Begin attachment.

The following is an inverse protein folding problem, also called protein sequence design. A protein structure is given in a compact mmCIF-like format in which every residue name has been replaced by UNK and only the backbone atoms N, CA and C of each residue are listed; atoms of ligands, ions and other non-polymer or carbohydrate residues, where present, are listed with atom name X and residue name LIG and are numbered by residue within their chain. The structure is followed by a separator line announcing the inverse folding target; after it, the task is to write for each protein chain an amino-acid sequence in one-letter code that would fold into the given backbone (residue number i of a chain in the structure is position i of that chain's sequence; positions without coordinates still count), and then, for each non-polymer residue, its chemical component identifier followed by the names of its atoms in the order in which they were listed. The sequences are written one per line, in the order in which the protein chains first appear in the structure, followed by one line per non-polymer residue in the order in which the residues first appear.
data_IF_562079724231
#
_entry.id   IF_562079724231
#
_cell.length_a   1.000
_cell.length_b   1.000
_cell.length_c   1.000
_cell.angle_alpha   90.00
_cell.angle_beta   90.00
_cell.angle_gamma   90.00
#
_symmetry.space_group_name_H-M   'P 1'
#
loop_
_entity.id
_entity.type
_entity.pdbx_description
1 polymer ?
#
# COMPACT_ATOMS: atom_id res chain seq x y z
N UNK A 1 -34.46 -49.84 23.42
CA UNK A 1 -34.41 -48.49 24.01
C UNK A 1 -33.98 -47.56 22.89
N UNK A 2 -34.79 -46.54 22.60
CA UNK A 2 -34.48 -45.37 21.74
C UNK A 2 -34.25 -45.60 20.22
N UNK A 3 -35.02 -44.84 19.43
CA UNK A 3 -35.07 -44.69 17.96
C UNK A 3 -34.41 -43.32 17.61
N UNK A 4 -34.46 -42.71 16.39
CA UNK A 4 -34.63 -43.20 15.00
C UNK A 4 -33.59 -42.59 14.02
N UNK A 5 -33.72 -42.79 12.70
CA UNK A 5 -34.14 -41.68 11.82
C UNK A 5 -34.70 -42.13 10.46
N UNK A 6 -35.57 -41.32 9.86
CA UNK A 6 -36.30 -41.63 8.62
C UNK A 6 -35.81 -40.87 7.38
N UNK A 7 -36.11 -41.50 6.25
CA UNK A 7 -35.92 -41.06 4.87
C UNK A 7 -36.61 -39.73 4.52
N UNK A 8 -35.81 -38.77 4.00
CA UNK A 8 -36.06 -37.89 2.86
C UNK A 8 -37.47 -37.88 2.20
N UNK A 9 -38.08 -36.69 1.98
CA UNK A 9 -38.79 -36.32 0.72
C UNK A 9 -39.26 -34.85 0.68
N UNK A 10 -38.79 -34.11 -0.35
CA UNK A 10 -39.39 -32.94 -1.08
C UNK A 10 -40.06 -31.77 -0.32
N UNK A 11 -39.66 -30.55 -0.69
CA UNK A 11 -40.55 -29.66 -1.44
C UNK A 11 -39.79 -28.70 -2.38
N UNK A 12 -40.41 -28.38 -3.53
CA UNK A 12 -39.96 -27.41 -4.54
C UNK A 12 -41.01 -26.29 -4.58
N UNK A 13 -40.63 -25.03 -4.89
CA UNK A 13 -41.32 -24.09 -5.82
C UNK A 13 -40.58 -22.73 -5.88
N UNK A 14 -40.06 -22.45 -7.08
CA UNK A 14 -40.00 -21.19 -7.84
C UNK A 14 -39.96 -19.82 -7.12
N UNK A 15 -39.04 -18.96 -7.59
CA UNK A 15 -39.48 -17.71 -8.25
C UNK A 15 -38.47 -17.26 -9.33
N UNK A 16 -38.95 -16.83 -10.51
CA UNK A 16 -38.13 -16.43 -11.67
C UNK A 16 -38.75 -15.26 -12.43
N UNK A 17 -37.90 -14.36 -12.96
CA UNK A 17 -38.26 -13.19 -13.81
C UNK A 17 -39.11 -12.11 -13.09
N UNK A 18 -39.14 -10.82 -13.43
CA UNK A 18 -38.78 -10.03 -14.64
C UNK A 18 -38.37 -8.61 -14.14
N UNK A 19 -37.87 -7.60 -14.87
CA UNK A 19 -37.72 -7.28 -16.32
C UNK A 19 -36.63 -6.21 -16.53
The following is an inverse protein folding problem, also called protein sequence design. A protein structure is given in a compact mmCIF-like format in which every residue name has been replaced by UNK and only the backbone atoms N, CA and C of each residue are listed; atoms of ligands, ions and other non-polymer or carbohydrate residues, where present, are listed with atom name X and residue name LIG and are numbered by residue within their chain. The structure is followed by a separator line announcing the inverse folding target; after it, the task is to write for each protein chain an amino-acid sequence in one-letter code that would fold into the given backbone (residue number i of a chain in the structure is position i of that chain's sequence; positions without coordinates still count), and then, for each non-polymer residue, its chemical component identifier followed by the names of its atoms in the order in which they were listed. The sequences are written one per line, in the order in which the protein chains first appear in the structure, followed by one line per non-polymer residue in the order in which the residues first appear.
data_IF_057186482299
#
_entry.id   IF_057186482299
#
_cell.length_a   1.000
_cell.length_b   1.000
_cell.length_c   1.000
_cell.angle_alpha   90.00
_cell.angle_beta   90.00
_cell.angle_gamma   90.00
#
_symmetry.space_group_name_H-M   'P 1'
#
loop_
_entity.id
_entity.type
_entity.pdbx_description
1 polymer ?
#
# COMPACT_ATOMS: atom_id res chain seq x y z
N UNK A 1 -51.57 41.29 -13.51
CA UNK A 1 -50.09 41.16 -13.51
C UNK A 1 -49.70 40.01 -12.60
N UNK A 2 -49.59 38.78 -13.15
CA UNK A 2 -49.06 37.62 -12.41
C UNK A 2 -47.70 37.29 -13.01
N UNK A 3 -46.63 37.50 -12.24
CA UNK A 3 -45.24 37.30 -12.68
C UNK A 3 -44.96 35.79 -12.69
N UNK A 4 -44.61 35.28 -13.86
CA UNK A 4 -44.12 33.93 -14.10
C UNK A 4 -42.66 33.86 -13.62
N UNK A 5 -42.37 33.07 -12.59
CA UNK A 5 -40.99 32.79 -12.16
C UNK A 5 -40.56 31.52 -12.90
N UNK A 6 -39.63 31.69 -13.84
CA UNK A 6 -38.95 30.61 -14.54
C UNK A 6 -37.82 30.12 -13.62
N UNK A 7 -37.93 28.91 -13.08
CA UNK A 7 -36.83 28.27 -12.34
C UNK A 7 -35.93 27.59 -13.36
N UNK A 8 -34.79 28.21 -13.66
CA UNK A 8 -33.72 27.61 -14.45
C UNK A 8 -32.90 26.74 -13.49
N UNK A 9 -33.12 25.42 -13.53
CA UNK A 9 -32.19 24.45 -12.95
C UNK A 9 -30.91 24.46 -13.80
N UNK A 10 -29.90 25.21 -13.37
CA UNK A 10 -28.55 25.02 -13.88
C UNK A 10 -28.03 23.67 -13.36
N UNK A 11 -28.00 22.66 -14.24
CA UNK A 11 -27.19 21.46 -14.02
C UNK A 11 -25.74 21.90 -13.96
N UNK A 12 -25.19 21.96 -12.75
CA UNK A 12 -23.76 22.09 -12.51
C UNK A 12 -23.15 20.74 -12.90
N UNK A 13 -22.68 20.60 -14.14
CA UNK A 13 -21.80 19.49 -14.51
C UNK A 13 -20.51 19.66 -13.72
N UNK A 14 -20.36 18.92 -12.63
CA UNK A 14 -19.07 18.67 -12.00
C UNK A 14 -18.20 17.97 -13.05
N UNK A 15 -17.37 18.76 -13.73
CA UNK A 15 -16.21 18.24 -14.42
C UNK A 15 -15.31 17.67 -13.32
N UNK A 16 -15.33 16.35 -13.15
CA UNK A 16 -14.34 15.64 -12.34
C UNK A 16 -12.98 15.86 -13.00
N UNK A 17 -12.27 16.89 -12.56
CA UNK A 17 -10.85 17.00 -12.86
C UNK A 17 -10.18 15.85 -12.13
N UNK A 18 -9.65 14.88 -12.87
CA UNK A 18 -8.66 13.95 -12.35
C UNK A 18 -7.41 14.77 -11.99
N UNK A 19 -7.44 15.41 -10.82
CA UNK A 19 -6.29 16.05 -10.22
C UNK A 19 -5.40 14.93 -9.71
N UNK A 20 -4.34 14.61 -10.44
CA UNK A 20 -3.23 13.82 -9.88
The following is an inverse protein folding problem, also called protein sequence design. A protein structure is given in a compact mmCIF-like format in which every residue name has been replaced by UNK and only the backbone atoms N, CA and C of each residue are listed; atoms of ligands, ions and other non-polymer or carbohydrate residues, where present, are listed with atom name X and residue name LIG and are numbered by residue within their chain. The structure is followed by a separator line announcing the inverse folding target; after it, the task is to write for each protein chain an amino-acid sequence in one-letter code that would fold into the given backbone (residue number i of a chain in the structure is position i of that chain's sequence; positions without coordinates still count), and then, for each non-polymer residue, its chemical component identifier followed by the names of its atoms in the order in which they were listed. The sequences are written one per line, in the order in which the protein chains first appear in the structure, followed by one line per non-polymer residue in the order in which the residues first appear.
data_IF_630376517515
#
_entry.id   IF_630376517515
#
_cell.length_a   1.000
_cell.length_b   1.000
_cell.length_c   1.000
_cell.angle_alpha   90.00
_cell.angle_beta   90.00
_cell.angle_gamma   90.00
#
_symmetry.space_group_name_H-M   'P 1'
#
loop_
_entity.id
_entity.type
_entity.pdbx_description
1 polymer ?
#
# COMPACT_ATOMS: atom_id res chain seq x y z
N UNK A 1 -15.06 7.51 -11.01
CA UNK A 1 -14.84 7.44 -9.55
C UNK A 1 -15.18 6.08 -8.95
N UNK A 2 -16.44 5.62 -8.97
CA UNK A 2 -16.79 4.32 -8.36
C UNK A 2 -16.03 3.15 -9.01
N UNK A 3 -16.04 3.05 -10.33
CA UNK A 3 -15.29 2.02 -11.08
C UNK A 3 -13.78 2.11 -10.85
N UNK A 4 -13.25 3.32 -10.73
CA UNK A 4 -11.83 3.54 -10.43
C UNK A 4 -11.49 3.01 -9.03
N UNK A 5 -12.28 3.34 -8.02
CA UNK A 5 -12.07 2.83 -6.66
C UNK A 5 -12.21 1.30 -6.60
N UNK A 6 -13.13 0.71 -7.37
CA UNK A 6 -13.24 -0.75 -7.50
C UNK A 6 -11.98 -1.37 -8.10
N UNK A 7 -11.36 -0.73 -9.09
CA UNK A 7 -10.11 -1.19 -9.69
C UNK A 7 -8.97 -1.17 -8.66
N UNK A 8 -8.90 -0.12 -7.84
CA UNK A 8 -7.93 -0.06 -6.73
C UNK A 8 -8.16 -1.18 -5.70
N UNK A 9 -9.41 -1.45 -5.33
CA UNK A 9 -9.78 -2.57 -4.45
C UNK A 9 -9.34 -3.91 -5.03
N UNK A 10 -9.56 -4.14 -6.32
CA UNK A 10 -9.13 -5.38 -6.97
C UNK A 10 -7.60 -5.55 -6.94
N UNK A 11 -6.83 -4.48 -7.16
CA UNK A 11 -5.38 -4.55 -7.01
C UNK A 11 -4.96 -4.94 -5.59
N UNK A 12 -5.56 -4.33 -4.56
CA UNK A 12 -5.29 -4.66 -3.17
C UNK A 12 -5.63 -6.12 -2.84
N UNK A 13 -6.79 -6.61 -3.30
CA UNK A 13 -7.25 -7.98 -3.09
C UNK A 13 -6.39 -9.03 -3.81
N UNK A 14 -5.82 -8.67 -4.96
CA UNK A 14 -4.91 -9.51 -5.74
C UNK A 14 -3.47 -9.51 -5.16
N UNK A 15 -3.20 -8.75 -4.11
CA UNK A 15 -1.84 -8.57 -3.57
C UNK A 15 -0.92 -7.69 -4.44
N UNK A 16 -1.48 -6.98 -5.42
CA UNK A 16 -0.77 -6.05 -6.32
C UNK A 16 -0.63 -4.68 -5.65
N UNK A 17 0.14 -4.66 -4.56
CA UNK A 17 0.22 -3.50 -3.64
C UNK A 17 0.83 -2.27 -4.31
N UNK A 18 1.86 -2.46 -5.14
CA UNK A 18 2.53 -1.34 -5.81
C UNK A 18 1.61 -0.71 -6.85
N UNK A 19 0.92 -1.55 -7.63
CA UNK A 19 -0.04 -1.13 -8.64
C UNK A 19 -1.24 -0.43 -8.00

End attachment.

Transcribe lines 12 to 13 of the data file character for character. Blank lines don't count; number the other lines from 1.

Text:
#
_symmetry.space_group_name_H-M   'P 1'